- Why Colby?
- Request Information
- College Profile
- Student Perspectives
- Alumni Success
- For Counselors
- Contact Admissions
Dr. Alan Rabinowitz
Director of Science and Exploration
Dr. Alan Rabinowitz gave the keynote address for the symposium at 7:30pm on Wednesday, April 28th in Olin 1.
A Journey of Discovery in Asia's Forbidden Wilderness
Throughout his career, Dr. Alan Rabinowitz has traveled to some of the earth's wildest places. In 1997, he became one of the first Westerners allowed into the remote northern region of Myanmar, a country closed to outside world for decades. In his lecture, he will discuss his initial 300-mile trek of exploration and discovery in a corner of the planet where the greatest necessity is salt and where the main source of meat is a group of animal species little known to the outside world. We will meet the Rawang, a former slave group, the Taron, an isolated, nearly extinct enclave of the world's only Mongolian pygmies, and "lost" tribes of Tibetans living in the southeastern corner of the Himalayas. We will enter the territories of strange, majestic-looking beasts that few people have ever heard of, and fewer have ever seen - golden takin, red goral, blue sheep, black barking deer. And we will learn of the discovery of the leaf deer - a species of primitive deer previously unknown to science. Yet even in this road-less, rugged landscape the survival of these species and the people who live among them is threatened. Dr. Rabinowitz traveled back to this region several more times, to more fully document and to protect the biological and cultural richness of this important area. In the end, Dr. Rabinowitz's work was the catalyst for the creation of Hkakabo-Razi National Park, today one of Asia's largest and most important protected areas.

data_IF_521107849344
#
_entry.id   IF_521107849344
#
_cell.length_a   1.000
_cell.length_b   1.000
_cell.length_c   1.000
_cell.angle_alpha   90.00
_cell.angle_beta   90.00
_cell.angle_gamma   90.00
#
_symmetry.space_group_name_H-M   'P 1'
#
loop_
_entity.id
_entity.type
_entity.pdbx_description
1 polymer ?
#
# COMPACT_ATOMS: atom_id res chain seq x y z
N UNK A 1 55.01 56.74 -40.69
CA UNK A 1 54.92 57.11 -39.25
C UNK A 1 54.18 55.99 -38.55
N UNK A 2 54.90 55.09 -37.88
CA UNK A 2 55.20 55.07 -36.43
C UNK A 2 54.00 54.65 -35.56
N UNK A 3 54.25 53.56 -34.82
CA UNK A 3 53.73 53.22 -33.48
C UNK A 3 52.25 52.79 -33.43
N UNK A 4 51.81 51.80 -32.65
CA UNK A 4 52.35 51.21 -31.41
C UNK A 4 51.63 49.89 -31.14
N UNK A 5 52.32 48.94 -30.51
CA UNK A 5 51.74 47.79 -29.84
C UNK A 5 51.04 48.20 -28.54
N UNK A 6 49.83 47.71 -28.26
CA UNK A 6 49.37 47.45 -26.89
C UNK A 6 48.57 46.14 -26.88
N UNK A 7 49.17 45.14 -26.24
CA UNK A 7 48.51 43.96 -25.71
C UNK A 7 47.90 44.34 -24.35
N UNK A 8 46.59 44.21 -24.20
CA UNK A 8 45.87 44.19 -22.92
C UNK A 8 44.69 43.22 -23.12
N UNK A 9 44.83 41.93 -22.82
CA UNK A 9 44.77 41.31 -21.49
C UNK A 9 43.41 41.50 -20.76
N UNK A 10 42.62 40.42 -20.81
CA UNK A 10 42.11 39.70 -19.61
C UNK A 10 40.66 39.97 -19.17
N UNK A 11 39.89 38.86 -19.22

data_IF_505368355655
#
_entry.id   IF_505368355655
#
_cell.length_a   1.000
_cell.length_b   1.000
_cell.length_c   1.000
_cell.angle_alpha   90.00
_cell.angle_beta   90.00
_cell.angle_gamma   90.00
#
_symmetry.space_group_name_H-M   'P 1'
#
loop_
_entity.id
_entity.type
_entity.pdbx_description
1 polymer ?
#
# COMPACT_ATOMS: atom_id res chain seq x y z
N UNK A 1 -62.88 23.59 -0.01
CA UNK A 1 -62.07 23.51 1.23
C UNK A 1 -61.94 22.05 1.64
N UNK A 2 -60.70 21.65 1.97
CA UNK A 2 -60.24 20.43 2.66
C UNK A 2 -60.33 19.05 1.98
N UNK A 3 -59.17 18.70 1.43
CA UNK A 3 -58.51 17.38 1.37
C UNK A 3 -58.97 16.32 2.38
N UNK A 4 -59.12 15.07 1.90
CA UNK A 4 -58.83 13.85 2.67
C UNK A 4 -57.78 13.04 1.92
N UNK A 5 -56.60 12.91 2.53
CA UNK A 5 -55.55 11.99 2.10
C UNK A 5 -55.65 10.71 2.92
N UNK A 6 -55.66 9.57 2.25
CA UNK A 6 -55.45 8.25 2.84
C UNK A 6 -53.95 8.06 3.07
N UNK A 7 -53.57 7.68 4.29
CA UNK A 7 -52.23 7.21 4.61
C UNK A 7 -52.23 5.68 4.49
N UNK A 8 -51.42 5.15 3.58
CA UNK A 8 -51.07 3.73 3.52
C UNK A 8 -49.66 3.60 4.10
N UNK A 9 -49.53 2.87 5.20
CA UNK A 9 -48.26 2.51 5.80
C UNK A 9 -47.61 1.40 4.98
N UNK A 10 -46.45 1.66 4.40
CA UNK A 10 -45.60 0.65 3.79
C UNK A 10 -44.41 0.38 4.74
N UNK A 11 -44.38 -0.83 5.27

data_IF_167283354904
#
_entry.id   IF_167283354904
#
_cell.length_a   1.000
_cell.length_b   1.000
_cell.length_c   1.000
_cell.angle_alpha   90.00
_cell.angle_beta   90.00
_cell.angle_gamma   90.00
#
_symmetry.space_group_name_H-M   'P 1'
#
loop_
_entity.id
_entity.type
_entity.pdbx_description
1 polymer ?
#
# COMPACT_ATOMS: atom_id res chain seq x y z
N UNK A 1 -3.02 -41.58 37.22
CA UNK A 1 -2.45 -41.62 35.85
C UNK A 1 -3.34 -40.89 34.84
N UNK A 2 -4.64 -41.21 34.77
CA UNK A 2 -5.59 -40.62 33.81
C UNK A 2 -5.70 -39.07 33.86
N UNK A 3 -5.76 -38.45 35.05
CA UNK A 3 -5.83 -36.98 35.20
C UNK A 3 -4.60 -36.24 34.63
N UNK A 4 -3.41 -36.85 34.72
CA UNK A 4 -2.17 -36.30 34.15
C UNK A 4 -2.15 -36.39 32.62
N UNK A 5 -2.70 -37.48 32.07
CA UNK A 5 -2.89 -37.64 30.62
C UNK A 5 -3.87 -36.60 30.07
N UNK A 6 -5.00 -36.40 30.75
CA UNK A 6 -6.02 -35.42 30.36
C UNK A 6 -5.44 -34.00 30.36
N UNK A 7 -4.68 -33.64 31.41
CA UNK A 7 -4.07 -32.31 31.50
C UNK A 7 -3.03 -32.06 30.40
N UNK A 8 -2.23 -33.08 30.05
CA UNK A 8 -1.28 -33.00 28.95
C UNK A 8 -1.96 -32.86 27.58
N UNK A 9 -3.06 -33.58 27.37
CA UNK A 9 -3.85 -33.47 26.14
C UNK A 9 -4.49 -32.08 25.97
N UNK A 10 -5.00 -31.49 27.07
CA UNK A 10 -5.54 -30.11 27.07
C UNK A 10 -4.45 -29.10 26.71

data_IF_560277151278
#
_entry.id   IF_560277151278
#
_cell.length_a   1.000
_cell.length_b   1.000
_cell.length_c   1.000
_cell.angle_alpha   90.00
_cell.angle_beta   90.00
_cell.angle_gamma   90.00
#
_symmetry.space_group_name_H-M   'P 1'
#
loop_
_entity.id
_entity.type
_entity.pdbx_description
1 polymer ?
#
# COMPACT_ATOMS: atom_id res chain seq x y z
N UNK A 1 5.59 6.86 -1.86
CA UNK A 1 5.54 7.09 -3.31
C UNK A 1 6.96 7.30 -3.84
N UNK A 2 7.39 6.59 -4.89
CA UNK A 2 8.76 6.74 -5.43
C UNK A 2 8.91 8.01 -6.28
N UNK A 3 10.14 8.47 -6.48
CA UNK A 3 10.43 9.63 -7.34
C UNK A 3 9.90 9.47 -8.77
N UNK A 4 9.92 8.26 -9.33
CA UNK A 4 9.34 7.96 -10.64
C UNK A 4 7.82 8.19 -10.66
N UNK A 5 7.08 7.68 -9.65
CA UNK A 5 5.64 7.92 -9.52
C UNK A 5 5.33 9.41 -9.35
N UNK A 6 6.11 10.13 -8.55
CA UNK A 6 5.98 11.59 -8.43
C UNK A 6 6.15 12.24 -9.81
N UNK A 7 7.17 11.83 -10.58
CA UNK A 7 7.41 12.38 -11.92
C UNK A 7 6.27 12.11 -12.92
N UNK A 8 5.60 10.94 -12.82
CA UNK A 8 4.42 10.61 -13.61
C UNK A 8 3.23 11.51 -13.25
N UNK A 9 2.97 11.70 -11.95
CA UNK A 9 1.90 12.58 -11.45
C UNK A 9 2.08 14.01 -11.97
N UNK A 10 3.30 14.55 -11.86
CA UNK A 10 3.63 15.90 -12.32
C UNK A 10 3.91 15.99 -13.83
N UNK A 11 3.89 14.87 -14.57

Short biography of Dr. Rabinowitz
Dr. Alan Rabinowitz graduated from the University of Tennessee in 1981 with a Ph.D. in wildlife ecology. He is currently the Director of the Science and Exploration Division for the Wildlife Conservation Society (founded in 1896 as the New York Zoological Society) based at the Bronx Zoo in New York. He has traveled extensively, concentrating his research efforts in places such as Belize, Borneo, Taiwan, Thailand, Laos, and Myanmar (Burma). He has studied jaguars, clouded leopards, tigers, Sumatran rhinos and other large mammal species. His work in Belize resulted in the world's first jaguar sanctuary; his work in Taiwan resulted in the establishment of the country's largest Nature Reserve; his work in Thailand resulted in the first field research on IndoChinese tigers in what was to become the region's first World Heritage Site; and his work in Myanmar resulted in the creation of five new protected areas: the country's first marine national park, the country's first and largest Himalayan national park, the country's largest wildlife sanctuary, and the world's largest tiger reserve.
Dr. Rabinowitz's research and explorations over the last decade has taken him to rugged, unexplored mountain ranges in the Annamite Mountains between Laos and Vietnam, and to the unexplored eastern edge of the Himalayan Mountains of northern Myanmar. In northern Myanmar, Dr. Rabinowitz discovered the leaf deer, a new species to science and the second smallest, most primitive deer in the world. He also made contact with the Taron, a group of Mongoloid pygmies, the only true pygmoid group of Asian ancestry in the world. Out of contact with the outside world since they were first discovered and studied in the 1950's and early 1960's, they are now near extinction, in part by their own design.
Dr. Rabinowitz's goal in life, and the mission of his Science and Exploration Division, is to find and survey the world's last wild places, with the intention of saving as much land in protected areas as he can and securing homes for some of the world's most endangered large mammals. He has published over 50 scientific and popular articles and 4 books. His first two books "Jaguar" and "Chasing the Dragon's Tail" are popular accounts of his adventures in Belize and Thailand. The third, a field research and conservation training manual, has been translated into six languages. His most recent book, "Beyond the Last Village" by Island Press takes the reader on an intensely personal journey through his adventures, explorations, and discoveries in Myanmar.
At the present time, Dr. Rabinowitz is firmly committed to the success of two incredibly important, long term objectives: establishing and securing a contiguous wild jaguar corridor on public and private lands ranging from Mexico to Argentina; and setting up the world's largest tiger reserve, an area nearly the size of Vermont, in the Hukaung Valley of northern Myanmar, that will benefit both people and wildlife.